American chop suey, with roots in New England, bears no resemblance to the chop suey found in Chinese restaurants. American chop suey contains tomatoes, ground beef, pasta, vegetables and cheese, mixed together in a large pot or pan and served in a bowl with additional shredded cheese on top if desired. This recipe, with its origins in the steam table buffet restaurant kitchens of New England, can now be found throughout the United States, though its name still reflects the source.
American chop suey made the New England way typically contains elbow macaroni, but substitute any small pasta you like, such as seashells, cavatappi, penne or fusilli. Boil the pasta to al dente, or just barely fork tender, generally a minute or two less than the package recommends, as it finishes cooking in the skillet.
While the pasta cooks, brown some ground beef in a large skillet. You can use the grease from the ground beef to sauté the vegetables at the same time in the pan. As an alternative, brown the ground beef first, then drain the grease and set the beef aside on paper towels. Add a bit of olive oil to the pan to sauté the vegetables in the next step.
American chop suey contains diced garlic, peppers and onions, but you can add any other vegetables you like or have in the kitchen. Try adding grated carrots or diced celery. Sauté the vegetables simultaneously with the beef or after you’re done browning it, remove the beef and set it aside so you can use the same pan for the vegetables. Add a bit of olive oil or butter as necessary. Sauté the vegetables until they turn translucent and tender.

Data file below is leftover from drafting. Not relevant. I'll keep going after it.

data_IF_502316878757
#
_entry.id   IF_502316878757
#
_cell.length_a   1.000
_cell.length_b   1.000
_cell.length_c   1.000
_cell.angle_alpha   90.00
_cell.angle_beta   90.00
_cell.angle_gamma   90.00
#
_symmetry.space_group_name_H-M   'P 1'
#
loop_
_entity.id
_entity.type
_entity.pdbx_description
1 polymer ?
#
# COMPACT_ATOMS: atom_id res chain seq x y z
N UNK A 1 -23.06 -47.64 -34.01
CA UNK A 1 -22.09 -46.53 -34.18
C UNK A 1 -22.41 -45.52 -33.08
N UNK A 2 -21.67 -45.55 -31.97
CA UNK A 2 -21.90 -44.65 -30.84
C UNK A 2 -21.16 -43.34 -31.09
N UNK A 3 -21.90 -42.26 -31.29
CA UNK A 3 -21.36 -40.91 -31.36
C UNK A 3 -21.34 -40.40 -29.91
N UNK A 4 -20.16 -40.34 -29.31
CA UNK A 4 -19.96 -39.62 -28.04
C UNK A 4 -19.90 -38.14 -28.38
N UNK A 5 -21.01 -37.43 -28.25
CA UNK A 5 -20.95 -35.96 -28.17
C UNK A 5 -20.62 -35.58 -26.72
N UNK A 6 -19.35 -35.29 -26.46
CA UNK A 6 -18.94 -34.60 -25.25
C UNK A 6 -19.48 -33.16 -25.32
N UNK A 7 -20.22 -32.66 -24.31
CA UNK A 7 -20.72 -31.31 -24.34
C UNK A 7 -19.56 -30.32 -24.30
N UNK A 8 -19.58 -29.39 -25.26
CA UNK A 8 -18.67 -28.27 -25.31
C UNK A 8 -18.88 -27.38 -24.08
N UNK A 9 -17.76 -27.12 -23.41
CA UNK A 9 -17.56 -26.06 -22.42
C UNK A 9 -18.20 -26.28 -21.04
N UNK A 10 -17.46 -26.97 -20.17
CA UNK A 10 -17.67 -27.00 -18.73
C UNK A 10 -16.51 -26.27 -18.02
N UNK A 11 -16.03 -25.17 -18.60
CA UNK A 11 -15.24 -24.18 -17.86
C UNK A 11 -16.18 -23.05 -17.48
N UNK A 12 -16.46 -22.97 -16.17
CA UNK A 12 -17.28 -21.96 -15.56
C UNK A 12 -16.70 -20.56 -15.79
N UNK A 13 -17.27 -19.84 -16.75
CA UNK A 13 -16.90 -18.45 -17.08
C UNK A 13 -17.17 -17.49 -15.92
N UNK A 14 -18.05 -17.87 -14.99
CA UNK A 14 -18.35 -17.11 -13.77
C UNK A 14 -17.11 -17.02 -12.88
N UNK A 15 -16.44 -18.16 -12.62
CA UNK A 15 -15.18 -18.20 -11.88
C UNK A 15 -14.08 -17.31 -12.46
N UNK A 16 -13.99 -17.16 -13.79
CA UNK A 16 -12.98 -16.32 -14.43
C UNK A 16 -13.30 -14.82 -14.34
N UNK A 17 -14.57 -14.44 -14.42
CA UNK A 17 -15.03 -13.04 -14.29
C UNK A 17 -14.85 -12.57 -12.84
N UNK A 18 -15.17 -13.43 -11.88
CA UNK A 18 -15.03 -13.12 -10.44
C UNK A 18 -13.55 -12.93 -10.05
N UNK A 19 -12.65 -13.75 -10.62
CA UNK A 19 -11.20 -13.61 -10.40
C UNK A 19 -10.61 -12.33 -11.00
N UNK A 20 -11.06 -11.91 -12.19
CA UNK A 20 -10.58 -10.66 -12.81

Tomatoes for American chop suey always come from cans. Use undrained petite diced tomatoes, tomato sauce or tomato paste diluted with broth, or a combination of all three to taste. Add the tomato products after combining the sautéed vegetables and browned ground beef in the pan. Blend the ingredients well, leaving room in the pan for the cooked pasta.
Add the cooked pasta to the pan. American chop suey shouldn’t have the consistency of soup, but it should be slightly juicier than a casserole. Add some of the pasta cooking water if necessary to achieve the desired consistency. Add diced or shredded cheese to the pan, stirring until it melts. The dish traditionally includes cheddar and American cheese, but you can use any that you like. Try mozzarella or colby cheese instead. Cover the pan and simmer it to aid in melting the cheese. Cook it until the chop suey thickens and bubbles, and the noodles and vegetables are tender.
References and ResourcesThe America's Test Kitchen Family Cookbook; Jack Bishop
University of Minnesota Extension: Basic Principles for Preparing Pasta